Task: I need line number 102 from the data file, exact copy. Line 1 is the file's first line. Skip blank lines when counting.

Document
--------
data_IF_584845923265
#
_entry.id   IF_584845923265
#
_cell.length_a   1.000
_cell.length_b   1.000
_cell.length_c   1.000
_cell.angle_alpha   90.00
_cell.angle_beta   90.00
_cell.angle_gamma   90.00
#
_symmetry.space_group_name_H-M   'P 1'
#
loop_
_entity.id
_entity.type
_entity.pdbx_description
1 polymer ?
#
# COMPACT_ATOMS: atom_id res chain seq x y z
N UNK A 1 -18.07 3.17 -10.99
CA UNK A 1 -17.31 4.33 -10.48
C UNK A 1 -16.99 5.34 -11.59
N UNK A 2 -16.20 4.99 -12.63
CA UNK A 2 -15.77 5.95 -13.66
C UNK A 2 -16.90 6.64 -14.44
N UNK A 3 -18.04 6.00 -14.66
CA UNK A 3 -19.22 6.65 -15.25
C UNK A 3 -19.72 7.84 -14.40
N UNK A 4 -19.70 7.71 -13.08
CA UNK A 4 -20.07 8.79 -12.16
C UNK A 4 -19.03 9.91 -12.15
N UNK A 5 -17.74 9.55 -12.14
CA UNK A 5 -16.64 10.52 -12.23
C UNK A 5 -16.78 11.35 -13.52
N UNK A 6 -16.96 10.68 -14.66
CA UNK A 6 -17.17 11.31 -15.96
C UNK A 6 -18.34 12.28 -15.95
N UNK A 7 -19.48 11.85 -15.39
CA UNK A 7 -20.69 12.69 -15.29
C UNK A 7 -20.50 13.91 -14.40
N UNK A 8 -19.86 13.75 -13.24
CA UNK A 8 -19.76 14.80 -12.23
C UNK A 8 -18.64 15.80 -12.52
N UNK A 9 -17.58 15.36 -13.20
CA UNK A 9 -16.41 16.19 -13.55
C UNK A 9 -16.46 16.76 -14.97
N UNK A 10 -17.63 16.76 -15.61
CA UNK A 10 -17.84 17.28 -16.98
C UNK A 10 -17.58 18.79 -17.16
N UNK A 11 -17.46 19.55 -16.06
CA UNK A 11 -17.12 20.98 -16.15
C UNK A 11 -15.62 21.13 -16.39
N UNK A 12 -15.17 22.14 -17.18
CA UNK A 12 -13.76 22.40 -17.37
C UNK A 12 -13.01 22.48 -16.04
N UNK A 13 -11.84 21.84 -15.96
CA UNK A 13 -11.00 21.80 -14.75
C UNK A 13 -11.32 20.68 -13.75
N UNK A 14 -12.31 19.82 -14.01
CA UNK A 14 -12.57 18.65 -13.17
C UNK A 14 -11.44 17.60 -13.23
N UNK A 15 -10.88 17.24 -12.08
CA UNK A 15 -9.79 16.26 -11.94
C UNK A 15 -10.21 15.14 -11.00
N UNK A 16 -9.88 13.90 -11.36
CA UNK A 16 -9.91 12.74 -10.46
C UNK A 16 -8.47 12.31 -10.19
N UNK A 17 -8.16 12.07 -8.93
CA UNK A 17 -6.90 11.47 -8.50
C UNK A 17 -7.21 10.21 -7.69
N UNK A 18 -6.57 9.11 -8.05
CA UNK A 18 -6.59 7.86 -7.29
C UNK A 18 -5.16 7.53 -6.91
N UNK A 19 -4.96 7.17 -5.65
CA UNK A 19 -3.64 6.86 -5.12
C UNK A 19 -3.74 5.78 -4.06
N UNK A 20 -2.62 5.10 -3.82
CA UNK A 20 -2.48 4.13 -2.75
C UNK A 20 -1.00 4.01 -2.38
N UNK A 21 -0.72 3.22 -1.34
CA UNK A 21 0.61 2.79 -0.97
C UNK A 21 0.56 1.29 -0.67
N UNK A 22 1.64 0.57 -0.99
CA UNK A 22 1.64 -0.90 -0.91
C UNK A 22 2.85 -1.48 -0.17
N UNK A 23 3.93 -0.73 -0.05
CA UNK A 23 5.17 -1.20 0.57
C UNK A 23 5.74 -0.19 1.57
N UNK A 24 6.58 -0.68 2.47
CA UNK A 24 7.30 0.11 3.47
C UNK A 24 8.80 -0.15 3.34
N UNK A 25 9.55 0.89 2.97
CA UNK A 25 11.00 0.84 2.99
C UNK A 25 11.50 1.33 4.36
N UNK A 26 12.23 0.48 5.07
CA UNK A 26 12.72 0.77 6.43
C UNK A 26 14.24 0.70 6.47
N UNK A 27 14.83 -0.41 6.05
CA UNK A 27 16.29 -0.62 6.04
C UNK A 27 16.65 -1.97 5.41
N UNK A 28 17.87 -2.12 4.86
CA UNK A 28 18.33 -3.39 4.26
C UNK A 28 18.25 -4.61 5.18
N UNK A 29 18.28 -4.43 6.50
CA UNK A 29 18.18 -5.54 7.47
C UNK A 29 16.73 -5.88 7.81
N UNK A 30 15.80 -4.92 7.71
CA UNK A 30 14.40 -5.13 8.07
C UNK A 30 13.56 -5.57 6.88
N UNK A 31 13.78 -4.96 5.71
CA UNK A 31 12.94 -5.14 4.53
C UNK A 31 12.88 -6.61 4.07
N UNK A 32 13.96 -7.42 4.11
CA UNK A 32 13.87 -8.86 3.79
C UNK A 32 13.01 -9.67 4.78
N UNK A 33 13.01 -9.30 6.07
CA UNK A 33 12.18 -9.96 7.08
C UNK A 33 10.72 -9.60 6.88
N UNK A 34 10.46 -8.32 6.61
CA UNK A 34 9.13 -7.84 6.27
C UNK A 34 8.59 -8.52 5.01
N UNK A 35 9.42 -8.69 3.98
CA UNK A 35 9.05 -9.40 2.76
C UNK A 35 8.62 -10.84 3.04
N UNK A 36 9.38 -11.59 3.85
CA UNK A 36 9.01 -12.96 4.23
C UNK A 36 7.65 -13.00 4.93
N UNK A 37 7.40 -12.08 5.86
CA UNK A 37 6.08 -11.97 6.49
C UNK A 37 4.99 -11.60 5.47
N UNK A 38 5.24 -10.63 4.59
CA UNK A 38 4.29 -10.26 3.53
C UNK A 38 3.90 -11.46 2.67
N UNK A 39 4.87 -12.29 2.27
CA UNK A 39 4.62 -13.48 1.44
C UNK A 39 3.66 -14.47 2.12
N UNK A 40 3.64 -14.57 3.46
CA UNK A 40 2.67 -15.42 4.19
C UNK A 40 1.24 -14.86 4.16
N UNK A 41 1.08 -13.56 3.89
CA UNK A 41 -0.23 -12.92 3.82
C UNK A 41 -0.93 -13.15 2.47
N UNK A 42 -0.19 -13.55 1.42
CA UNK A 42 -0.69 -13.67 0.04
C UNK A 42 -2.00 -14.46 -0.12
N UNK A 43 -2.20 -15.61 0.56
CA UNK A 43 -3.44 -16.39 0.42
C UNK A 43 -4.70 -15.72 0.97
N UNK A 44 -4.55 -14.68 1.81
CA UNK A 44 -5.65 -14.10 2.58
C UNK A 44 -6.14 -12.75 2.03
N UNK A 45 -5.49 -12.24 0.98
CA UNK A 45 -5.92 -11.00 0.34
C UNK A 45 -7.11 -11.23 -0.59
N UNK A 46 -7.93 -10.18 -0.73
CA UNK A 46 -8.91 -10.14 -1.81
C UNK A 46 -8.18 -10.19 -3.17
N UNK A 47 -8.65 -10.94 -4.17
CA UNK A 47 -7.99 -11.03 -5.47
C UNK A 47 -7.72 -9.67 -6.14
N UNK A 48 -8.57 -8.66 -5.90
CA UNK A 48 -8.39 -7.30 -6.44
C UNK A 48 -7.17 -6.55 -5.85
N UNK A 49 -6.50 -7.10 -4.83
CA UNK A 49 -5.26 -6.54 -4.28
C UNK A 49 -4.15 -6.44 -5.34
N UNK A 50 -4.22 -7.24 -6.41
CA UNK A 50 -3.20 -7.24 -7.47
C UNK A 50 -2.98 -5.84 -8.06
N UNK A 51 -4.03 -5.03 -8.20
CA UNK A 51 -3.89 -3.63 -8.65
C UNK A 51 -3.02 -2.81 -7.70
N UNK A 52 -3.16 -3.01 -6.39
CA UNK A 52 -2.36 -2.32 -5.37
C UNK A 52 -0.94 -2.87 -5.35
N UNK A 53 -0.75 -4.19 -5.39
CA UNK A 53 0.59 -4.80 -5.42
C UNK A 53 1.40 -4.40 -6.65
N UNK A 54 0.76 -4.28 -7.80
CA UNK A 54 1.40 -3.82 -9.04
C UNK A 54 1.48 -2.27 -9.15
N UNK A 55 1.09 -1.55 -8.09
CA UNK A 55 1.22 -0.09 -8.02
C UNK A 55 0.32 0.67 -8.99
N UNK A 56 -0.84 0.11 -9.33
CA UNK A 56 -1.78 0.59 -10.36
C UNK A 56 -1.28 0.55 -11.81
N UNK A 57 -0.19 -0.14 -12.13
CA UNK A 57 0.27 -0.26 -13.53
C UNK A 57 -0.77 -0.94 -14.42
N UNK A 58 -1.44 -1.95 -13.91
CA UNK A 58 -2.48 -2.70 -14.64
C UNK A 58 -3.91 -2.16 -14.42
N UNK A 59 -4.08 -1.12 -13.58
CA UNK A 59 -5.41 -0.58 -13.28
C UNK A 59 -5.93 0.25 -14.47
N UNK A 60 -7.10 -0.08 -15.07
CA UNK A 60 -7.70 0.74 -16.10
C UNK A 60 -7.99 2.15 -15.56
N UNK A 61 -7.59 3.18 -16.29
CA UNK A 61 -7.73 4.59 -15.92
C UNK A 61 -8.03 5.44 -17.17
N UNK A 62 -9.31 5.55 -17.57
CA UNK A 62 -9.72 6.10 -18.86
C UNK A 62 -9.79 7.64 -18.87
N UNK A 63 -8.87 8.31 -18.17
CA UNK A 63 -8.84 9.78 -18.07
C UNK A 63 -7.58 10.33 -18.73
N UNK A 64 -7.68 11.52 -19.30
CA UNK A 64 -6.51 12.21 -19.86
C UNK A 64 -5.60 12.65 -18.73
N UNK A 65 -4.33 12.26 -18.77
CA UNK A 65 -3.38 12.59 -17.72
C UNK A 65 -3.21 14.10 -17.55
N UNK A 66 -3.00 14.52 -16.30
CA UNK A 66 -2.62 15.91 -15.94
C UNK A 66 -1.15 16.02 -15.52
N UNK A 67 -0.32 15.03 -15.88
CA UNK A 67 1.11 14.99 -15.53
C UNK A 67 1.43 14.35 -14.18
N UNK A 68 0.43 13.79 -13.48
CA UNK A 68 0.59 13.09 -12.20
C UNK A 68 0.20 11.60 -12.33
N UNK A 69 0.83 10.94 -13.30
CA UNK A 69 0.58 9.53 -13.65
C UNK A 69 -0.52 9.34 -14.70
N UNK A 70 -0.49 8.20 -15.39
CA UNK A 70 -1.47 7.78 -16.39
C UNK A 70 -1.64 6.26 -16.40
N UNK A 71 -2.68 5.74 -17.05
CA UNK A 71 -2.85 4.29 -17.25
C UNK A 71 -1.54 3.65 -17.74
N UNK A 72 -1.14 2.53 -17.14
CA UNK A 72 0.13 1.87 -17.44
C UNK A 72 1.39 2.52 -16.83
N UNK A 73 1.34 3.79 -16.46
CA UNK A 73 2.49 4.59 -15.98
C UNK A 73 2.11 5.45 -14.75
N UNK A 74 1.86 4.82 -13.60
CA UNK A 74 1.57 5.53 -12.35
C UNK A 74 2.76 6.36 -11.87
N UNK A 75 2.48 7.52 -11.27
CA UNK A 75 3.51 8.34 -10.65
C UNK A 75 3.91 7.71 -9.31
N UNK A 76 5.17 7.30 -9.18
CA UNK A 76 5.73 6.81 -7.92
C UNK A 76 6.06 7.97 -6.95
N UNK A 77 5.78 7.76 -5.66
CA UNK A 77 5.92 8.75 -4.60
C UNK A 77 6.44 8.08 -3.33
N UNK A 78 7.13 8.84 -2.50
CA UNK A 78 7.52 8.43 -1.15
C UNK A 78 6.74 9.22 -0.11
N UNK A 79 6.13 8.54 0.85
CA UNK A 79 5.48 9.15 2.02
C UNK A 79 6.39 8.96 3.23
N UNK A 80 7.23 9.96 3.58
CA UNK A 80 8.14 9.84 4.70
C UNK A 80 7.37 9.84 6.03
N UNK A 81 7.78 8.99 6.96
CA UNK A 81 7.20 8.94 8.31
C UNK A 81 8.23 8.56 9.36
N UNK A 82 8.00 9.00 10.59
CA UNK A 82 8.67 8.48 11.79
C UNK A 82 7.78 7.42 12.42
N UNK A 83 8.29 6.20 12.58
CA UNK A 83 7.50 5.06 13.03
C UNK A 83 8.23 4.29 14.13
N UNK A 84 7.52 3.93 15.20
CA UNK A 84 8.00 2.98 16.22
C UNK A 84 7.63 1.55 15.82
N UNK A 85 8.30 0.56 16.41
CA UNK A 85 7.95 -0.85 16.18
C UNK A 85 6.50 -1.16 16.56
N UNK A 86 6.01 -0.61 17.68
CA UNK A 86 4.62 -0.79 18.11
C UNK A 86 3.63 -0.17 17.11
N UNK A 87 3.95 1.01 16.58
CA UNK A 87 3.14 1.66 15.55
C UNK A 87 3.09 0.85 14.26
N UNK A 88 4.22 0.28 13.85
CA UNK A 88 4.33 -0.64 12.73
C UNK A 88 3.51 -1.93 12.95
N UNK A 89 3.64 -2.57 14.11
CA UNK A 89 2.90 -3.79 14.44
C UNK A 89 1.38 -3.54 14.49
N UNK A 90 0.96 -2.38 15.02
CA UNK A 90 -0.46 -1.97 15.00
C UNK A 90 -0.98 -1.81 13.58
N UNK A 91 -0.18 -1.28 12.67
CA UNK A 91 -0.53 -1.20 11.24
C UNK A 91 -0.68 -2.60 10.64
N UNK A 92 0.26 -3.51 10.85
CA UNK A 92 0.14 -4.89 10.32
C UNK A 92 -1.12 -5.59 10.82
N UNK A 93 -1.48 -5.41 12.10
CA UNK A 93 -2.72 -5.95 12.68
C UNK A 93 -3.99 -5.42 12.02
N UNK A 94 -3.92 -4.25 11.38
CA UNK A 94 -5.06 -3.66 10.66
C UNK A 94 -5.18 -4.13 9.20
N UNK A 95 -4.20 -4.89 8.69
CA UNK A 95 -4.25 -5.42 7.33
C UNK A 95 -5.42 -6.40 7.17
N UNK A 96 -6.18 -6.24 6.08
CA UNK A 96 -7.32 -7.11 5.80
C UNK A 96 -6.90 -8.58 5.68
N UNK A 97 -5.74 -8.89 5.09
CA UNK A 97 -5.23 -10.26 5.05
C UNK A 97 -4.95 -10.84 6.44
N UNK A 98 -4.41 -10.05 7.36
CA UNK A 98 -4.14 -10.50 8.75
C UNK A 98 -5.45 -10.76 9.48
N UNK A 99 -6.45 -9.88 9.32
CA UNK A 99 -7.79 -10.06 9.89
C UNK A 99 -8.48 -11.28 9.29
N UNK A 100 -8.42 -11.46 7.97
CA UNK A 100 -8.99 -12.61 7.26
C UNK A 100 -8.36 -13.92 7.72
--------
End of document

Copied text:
N UNK A 28 17.87 -2.12 4.86